In the Wilderness

Photo 150126889 / Pikes Peak © Sherri Brown | Dreamstime.com

The wilderness. 

Scripturally speaking, the wilderness is a place we often seek to get through, rather than camp there. 

Moses and the children of Israel wandered forty years there because they lacked the faith to enter the Promised Land (Numbers 14:31).

Hagar ended up there twice, once when escaping Sarai’s abuse and once when she and Ishmael were cast out to preserve Isaac’s place as the child of promise (Genesis 16, Genesis 21:8-21).

Jesus, led by the Holy Spirt, went there for testing before He got on with His ministry (Matthew 4:1).

I was challenged to rethink my perspective of the wilderness when I took my mom to church last Sunday. Her pastor mentioned that when we think of wilderness, we usually think of desert. Yet, when she Googled wilderness, she ended up with pictures of the Rockies. 

Then it dawned on me. 

When I go on vacation, my husband and I often travel to the wilderness. Hitting every national park is on my bucket list. I love the physical challenge of a good hike, the breath-taking views, and, fingers crossed, wildlife sightings. 

Could God have another purpose in the wilderness than the testing I’ve been taught? 

Well, like a good Bible scholar, I did my homework. 

My trusty NIV does indeed refer to the wilderness as desert. Barren and rocky. 

But—I’ve lived in the desert too. Honestly, it was tough coming back to Texas after living there.

Amazing sunsets. Flowering cacti. Lots of sunshine. We loved it.  

So, here are my questions:

Did Israel wander in the wilderness forty years so that the children of those who lacked faith could get to know their God enough to trust and obey Him and enter the Promised Land?

Both of Hagar’s wilderness experiences included divine encounters. Was that the point? One-on-one time with the Lord away from the distractions of civilization?

Jesus Himself depended on God for provision in the face of direct attacks from the enemy. I need those lessons too.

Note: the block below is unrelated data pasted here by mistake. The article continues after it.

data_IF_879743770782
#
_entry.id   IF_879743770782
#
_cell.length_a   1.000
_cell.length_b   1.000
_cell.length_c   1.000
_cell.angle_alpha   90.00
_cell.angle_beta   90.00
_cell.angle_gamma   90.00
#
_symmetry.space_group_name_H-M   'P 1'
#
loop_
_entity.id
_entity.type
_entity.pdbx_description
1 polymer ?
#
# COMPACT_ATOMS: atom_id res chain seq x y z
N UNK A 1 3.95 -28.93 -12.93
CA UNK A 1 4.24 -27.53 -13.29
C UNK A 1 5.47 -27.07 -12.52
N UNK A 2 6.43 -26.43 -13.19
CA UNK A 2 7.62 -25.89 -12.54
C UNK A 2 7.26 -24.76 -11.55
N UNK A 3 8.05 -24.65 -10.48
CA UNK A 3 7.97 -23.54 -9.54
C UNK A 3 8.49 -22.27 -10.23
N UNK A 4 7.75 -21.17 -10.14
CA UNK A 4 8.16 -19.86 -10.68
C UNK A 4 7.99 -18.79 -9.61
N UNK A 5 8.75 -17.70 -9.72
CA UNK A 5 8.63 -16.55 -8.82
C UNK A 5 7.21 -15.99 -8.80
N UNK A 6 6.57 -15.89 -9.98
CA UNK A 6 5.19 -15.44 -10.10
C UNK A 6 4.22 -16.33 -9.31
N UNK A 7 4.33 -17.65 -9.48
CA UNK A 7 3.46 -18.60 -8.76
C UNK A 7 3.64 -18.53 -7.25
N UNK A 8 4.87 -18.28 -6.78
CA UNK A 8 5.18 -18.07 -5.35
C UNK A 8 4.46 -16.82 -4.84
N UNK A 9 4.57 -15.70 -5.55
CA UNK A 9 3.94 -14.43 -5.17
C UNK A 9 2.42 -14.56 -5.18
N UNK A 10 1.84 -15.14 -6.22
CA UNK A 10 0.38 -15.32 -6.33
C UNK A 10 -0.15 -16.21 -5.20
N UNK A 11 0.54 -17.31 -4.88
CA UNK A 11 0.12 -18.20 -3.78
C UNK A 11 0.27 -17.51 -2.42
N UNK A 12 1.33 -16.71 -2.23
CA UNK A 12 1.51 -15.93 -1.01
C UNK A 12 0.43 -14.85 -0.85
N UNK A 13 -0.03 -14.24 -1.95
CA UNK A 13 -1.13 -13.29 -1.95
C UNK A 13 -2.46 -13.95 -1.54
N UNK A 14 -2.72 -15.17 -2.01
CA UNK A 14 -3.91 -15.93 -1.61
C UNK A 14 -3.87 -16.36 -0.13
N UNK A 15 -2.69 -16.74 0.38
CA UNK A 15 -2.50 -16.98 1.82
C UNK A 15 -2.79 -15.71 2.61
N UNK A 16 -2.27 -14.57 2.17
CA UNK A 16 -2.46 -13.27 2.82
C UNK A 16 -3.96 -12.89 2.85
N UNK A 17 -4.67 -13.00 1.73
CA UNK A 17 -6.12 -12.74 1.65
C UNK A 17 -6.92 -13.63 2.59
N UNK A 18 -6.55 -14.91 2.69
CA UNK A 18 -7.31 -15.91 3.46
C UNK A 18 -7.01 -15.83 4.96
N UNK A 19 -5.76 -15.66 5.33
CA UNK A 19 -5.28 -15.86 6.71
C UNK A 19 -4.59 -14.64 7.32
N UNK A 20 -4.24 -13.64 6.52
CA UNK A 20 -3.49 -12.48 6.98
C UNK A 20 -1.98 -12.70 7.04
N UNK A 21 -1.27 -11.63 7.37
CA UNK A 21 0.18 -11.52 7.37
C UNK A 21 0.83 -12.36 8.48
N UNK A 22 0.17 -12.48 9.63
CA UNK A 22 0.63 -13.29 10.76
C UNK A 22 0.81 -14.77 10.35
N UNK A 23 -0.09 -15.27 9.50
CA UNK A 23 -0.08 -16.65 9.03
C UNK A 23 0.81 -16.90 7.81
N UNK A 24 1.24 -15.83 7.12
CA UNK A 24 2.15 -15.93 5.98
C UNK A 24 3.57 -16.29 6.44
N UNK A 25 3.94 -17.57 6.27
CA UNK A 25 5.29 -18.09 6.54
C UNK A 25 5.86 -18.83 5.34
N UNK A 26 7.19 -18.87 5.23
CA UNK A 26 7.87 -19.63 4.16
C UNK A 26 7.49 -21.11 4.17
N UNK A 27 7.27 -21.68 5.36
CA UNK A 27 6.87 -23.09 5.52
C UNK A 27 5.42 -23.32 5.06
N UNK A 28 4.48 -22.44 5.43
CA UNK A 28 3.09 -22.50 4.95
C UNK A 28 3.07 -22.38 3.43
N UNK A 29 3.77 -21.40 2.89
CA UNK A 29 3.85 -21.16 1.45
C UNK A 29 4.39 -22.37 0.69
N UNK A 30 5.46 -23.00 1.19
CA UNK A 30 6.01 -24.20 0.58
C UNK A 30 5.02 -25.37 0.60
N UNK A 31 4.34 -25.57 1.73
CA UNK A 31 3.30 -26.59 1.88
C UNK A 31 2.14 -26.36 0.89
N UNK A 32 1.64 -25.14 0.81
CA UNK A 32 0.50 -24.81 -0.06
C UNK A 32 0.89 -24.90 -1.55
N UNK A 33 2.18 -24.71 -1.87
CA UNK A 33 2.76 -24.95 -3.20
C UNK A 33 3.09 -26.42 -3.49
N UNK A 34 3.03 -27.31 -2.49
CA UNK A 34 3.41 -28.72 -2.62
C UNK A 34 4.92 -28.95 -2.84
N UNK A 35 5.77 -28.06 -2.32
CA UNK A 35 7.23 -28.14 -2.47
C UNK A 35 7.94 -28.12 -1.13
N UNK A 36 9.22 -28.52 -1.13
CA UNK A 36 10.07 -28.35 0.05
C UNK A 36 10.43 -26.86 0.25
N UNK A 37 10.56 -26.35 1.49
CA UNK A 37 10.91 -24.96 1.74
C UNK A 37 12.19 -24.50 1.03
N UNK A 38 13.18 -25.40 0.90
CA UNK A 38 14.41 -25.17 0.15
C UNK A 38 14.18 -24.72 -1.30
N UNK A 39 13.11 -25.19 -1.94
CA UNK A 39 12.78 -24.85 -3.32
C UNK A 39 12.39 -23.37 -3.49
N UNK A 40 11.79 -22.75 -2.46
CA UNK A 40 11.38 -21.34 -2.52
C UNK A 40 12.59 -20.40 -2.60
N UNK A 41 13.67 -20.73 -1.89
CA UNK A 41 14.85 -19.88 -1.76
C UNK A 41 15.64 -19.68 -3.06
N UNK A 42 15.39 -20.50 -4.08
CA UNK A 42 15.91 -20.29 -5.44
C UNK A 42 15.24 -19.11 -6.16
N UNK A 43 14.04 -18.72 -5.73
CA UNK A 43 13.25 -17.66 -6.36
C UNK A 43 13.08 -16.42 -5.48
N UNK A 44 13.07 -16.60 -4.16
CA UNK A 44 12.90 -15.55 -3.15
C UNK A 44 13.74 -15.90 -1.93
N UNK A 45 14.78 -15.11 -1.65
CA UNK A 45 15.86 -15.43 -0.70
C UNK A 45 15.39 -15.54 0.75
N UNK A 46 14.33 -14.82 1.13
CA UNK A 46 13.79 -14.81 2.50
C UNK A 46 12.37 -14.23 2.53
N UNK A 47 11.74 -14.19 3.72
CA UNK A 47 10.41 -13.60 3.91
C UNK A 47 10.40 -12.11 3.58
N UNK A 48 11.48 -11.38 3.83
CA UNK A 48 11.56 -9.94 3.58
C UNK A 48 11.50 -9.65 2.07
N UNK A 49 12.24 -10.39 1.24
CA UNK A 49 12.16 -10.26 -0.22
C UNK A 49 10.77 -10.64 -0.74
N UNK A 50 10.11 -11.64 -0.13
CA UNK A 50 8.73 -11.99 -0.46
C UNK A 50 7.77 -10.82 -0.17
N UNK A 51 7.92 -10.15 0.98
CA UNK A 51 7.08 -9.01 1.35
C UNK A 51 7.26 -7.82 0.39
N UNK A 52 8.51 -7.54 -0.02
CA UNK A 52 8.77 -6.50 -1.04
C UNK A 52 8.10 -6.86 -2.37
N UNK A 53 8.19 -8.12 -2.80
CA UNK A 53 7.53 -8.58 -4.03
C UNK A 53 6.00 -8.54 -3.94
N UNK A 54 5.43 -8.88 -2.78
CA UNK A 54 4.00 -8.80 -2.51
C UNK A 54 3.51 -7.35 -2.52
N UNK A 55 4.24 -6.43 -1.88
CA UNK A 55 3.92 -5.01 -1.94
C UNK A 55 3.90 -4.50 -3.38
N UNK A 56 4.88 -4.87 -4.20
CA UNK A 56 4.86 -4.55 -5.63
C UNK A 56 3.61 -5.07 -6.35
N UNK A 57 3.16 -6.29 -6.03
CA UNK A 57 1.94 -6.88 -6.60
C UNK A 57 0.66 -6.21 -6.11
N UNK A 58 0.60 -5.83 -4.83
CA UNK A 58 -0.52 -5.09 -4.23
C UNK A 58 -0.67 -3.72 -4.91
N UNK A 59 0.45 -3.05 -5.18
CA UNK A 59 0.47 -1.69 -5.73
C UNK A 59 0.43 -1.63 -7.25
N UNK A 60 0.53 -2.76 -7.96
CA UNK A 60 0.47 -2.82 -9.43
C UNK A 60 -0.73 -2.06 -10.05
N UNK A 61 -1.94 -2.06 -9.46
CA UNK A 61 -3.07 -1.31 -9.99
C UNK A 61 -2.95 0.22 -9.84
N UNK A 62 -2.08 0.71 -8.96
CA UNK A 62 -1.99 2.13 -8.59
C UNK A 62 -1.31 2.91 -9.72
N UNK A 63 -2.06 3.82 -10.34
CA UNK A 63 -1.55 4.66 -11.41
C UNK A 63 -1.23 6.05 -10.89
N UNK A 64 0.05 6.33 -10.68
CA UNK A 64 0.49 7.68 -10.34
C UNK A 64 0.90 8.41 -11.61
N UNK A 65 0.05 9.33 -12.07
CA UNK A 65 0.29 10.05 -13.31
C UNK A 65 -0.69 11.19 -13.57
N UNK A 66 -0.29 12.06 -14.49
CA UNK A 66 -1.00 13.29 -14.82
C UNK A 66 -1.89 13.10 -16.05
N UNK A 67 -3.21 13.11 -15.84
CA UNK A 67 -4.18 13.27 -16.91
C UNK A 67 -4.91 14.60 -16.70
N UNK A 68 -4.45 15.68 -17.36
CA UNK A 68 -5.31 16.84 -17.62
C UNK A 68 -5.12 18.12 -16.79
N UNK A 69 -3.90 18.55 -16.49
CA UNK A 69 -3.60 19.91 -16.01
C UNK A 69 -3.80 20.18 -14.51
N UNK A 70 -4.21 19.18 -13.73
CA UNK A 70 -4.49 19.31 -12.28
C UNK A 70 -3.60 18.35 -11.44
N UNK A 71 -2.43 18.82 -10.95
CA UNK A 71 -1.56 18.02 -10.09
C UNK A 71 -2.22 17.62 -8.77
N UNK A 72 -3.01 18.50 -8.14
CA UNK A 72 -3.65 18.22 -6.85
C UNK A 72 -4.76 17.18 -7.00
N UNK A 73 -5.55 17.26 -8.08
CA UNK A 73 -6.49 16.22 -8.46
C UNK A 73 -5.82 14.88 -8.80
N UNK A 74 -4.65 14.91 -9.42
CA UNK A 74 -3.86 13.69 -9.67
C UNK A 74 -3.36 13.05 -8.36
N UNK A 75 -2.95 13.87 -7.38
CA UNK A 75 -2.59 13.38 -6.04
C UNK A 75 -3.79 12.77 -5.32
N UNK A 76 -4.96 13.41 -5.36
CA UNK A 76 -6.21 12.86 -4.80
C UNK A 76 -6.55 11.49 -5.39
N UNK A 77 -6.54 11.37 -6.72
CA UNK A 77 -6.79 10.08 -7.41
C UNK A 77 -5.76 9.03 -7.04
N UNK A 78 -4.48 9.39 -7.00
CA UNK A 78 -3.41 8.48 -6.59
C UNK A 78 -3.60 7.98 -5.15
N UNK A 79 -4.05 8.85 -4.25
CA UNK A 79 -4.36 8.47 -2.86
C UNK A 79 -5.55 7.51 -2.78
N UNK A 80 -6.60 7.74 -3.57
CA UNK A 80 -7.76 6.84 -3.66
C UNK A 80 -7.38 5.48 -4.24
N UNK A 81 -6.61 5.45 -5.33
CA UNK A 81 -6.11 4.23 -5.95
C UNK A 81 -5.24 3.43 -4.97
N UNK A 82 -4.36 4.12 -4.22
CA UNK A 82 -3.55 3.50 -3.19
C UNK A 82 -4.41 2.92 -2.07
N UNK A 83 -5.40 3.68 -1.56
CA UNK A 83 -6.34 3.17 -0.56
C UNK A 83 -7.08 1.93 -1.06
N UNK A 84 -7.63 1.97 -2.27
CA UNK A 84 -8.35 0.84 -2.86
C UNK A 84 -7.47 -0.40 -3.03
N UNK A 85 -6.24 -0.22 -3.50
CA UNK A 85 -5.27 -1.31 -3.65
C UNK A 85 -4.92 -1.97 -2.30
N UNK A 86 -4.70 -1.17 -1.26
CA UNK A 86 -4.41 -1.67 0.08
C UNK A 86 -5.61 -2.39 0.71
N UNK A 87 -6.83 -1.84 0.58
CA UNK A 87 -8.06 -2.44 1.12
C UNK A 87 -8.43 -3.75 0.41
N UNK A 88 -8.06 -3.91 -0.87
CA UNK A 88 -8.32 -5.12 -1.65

Next time you head out into the great outdoors, here are a few things to consider:

1. What can you learn about God from the things you see?

2. What perspective does this piece of wilderness offer? (Ocean, mountain, prairie, etc.)

3. What word does God have for you here?

I recently hiked Pikes Peak (no snow). Above the tree line, there was rock. Lots of it. 

But there were also wildflowers. 

And cute cuddly animals, marmots and pikas, even at the highest elevations.

What treasures are hidden in your wilderness? God awaits you there.

Activities:

What’s your favorite outdoorsy place? Why?

If you aren’t outdoorsy, what’s holding you back?

Plan an outing. The beach counts. If you live in Texas, hang on. Fall is coming.

How to Train Your Sluggard (Or Cultivating a Strong Work Ethic)

ID 76107399 © Voyagerix | Dreamstime.com

If you want to teach spiritual principles to your children, look no further than the book of Proverbs. King Solomon graciously supplies us with word pictures and object lessons. Check out Proverbs 10:26 (NIV), “As vinegar to the teeth and smoke to the eyes, so are sluggards to those who send them.”

Let’s examine Solomon’s word pictures: vinegar to the teeth and smoke to the eyes. Both assault the senses almost to the point of pain. Just reading the verse makes me wince. 

This verse speaks to work ethic. Discipline and diligence demand development. Solomon pictures what happens when they don’t develop.